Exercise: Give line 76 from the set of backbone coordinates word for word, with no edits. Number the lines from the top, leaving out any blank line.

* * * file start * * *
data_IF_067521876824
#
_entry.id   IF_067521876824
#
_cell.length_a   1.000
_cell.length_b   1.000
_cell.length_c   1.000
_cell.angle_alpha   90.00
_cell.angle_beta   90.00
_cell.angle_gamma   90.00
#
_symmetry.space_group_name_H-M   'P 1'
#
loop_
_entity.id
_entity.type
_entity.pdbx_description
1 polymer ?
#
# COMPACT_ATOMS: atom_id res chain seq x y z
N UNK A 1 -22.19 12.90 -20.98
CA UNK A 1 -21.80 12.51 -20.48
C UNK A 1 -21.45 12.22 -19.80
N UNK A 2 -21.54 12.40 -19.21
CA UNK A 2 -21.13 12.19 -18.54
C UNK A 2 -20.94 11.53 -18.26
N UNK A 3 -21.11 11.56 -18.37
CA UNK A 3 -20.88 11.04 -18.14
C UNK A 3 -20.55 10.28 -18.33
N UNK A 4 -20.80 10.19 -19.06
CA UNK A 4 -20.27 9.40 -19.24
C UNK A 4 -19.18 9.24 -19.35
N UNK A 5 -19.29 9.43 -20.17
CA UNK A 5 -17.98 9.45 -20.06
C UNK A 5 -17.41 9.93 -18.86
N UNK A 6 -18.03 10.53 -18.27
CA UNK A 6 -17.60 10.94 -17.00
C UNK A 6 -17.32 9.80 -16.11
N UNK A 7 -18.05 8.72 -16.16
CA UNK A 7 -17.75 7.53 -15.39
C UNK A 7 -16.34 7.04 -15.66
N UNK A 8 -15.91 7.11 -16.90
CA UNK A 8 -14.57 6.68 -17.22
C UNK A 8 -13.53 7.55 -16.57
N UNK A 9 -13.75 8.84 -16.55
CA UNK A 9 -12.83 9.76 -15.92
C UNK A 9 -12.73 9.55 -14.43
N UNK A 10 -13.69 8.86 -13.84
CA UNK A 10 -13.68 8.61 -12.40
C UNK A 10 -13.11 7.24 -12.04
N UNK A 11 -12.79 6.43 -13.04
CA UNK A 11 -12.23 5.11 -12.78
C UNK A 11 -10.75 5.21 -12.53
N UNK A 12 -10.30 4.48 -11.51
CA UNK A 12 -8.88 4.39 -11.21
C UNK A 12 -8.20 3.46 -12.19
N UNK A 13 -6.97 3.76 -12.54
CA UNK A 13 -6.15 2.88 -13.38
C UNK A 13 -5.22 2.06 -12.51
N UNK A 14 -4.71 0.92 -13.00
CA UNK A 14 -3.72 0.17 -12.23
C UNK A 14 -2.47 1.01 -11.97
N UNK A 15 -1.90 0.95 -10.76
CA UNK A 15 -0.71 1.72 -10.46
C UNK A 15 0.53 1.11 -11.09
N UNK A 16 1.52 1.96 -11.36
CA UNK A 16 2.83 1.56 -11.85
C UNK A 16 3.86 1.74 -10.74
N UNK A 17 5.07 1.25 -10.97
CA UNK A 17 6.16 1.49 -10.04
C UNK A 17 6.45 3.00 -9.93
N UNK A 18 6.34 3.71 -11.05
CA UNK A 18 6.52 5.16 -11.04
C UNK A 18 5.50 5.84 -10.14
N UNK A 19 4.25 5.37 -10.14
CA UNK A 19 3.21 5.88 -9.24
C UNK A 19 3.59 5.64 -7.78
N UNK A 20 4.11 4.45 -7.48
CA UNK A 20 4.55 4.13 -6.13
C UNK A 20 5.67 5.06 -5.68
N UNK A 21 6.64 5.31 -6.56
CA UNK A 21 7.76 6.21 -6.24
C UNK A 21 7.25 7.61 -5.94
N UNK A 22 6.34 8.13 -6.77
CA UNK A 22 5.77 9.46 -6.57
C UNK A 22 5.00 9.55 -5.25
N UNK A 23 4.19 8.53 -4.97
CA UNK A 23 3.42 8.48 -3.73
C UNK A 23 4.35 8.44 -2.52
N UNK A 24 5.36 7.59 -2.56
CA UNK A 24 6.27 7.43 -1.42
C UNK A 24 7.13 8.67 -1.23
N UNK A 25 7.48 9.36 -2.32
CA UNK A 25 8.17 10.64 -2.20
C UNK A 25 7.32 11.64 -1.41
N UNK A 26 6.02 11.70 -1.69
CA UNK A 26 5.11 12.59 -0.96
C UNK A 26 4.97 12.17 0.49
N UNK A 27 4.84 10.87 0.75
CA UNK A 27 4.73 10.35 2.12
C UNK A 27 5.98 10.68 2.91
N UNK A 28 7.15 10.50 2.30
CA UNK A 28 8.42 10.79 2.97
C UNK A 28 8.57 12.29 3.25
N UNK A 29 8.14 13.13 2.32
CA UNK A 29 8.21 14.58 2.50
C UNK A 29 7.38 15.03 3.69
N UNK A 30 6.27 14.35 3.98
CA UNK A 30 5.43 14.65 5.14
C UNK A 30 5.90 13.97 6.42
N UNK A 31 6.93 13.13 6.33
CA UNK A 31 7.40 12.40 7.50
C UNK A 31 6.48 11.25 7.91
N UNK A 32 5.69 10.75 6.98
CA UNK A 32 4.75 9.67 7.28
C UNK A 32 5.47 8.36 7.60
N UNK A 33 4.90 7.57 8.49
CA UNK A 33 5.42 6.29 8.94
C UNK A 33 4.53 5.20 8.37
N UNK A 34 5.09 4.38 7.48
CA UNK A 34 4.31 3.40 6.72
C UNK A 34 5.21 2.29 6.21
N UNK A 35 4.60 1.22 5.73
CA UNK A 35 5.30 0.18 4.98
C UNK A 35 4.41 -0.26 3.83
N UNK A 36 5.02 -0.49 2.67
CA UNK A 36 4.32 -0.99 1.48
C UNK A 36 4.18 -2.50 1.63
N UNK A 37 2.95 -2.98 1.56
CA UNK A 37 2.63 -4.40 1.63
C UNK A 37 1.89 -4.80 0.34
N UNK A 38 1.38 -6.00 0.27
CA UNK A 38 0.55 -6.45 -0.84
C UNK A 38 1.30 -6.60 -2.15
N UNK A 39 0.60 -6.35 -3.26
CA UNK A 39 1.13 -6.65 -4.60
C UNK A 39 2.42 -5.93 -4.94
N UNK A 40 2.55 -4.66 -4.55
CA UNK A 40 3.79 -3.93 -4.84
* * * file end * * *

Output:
CA UNK A 19 3.21 5.88 -9.24